Nissan's UK launch range comprises three engines and five trim grades to kick things off, with all cars equipped with a five-speed manual transmission for the moment. There's a normally aspirated 1.0-litre three-cylinder petrol engine with 73hp, this turbocharged 0.9-litre unit with 90hp (familiar from the Renault Twingo and Smart Fortwo/Forfour ranges) and then a solitary turbodiesel, the trusty 1.5-litre dCi, also making 90hp. Visia kicks off the specifications, rising through Visia+, Acenta, N-Connecta and then the Tekna flagships, which we've driven here. There are a lot of toys fitted to the Tekna, but even so you can add various goodies like bonnet decals (320), the Perso Burgundy leather interior with heated front seats (1,400), 17-inch alloys (550) and a metallic paint (Passion Red, 575), which pushes a fully loaded Micra beyond the 20 grand mark... yikes!

How does it drive?

The new Micra is very polished in all departments, albeit exceptional in none. Nevertheless, while the outgoing Ford Fiesta might provide more ultimate driving thrills, the Nissan does a lot of things so well that it's already one of the leading lights in the B-segment. As with so many of these non-performance cars in the modern day, it majors on refinement before excitement - and this is no bad thing at all for a city run-around.

If you do decide to drive a bit quicker, the steering is quick to react to inputs and reasonably well-weighted, if not massively feelsome, while the body control is good and understeer is restrained by the simple expedient of the Micra having such a small engine in its nose. That means it's a game handler, if not a vibrant one. It will cling on in the bends at higher speeds than you might imagine for a Nissan Micra and there is even the merest suggestion that lifting the throttle will adjust the car's line with a shift of the tail end, but once you've barrelled in hot to a few bends just for the sheer fun of thrashing what was once a supermarket conveyance for OAPs, the novelty soon wears off and you ease back on the revs.

Whereupon you discover the Nissan has remarkable ride quality for a short wheelbase machine on relatively big alloys. Honestly, we really didn't notice its primary or secondary ride characteristics at all on some pretty poor Croatian roads, which tells you that Nissan has got the damping in the Micra spot on. Adding to the whole car's comfort ethos is a singular lack of tyre roar at all road speeds, class-leading aerodynamics (the hatch has a drag coefficient value of 0.29) allowing the car to cut through the airflow with a minimum of fuss and that peachy little 0.9-litre engine staying vibration-free from idle to the redline. The five-speed manual gearbox is slick of throw and blessed with beautifully spaced ratios, while the driver's seat is adjustable through a wide variety of positions (allowing anybody to get comfortable behind the wheel) and visibility out the front of the car is superb. It's a very charming machine to tool along in and it feels equally at home whether crawling along urban streets or cruising down open roads.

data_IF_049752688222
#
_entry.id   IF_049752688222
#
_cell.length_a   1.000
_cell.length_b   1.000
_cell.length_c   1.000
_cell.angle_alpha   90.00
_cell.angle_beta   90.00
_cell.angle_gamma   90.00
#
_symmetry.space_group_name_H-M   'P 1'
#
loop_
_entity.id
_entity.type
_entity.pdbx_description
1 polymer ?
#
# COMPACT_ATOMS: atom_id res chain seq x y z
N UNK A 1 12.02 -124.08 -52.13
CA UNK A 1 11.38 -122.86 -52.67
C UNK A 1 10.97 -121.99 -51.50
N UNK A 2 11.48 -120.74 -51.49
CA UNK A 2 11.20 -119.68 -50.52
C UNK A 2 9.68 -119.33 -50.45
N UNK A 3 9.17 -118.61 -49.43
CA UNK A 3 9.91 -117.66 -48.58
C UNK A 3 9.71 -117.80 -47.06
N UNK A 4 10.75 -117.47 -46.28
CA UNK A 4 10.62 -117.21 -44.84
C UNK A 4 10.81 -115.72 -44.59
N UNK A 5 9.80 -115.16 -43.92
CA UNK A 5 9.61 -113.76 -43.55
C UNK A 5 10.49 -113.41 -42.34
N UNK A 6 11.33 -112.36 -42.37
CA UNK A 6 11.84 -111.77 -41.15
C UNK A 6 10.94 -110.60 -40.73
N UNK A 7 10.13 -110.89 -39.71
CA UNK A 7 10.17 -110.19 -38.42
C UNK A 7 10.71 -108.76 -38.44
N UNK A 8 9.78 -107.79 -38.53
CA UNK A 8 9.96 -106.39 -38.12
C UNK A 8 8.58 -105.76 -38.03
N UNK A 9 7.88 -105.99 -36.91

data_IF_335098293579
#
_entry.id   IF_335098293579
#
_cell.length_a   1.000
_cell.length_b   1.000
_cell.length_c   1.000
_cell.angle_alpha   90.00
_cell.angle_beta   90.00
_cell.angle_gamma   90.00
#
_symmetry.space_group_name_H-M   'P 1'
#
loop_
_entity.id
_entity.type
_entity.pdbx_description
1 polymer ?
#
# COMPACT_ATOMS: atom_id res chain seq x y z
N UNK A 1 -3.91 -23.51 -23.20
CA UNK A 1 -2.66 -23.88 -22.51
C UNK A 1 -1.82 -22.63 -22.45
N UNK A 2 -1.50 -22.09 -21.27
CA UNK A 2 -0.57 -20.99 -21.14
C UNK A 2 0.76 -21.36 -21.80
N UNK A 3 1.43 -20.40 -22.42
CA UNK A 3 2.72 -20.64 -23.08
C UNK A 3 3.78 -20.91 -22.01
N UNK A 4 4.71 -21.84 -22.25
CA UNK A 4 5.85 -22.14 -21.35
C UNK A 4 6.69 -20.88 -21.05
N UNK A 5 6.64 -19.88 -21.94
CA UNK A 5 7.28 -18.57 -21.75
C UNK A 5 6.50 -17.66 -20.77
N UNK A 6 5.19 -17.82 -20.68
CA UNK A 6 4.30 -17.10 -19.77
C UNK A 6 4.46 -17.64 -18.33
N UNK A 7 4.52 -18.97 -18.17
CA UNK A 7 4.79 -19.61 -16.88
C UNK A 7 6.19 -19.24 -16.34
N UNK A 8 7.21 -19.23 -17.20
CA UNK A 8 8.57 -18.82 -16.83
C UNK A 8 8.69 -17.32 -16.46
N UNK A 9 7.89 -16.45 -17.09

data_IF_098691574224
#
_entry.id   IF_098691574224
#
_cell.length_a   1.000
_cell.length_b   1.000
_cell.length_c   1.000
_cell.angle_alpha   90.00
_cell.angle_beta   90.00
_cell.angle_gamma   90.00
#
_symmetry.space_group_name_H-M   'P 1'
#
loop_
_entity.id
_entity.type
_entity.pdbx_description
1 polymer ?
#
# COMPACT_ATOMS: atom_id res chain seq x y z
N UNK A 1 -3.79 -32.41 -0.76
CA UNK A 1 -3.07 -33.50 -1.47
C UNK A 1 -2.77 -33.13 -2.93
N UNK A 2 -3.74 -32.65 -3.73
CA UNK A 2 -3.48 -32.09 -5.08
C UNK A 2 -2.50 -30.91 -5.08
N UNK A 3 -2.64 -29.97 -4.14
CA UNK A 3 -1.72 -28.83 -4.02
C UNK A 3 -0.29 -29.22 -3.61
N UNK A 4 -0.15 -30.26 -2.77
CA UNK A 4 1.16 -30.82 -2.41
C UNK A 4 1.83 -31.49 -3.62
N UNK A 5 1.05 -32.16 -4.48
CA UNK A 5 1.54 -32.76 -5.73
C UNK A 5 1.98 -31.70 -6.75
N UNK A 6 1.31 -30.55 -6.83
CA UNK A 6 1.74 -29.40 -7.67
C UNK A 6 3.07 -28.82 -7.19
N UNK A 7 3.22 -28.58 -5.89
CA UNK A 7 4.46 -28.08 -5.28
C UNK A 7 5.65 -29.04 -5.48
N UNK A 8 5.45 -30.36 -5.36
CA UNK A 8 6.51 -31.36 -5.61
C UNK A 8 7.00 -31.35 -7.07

If there are any negatives to the Micra, it's that there's a little bit of a visibility impediment brought about by those rakish rear door frames, but it's not so tragically compromised as to make the driver gnash their teeth in frustration every time they need to glance at the rear three-quarters, while we do think the extra torque of the diesel model is most welcome. But overall, it's a well-executed package and one that deserves to perform strongly in the sales charts. And here's something we never thought we'd say about a Micra, but... we'd really like to see a Nismo version, to take on the Fiesta STs and Renaultsport Clios of this world. That should tell you everything you need to know about the seismic shift in the MkV Micra's philosophy.

Verdict

Striking looks, a fantastic cabin, youthful appeal and urbane driving manners with a decent chassis underneath - what's not to like about the new Nissan Micra? Yes, it can get a little bit expensive in bells-and-whistles specification, and there are a few question marks regarding the overall experience rear-seat passengers would have during a long journey in the back - but such criticisms could be levelled at other cars in this sector; like the Volkswagen Polo, for instance. So Nissan should be heartily commended for taking such a bold new direction with its supermini, because the latest Micra is a car that finally deserves to be mentioned in the same breath as the class elite.

4 4 4 4 4 Exterior Design

4 4 4 4 4 Interior Ambience

4 4 4 4 4 Passenger Space

4 4 4 4 4 Luggage Space

4.5 4.5 4.5 4.5 4.5 Safety

4 4 4 4 4 Comfort

3.5 3.5 3.5 3.5 3.5 Driving Dynamics

3.5 3.5 3.5 3.5 3.5 Powertrain


Matt Robinson - 10 Jan 2017



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2017 Nissan Micra. Image by Nissan.2017 Nissan Micra. Image by Nissan.2017 Nissan Micra. Image by Nissan.2017 Nissan Micra. Image by Nissan.2017 Nissan Micra. Image by Nissan.

2017 Nissan Micra. Image by Nissan.2017 Nissan Micra. Image by Nissan.2017 Nissan Micra. Image by Nissan.2017 Nissan Micra. Image by Nissan.2017 Nissan Micra. Image by Nissan.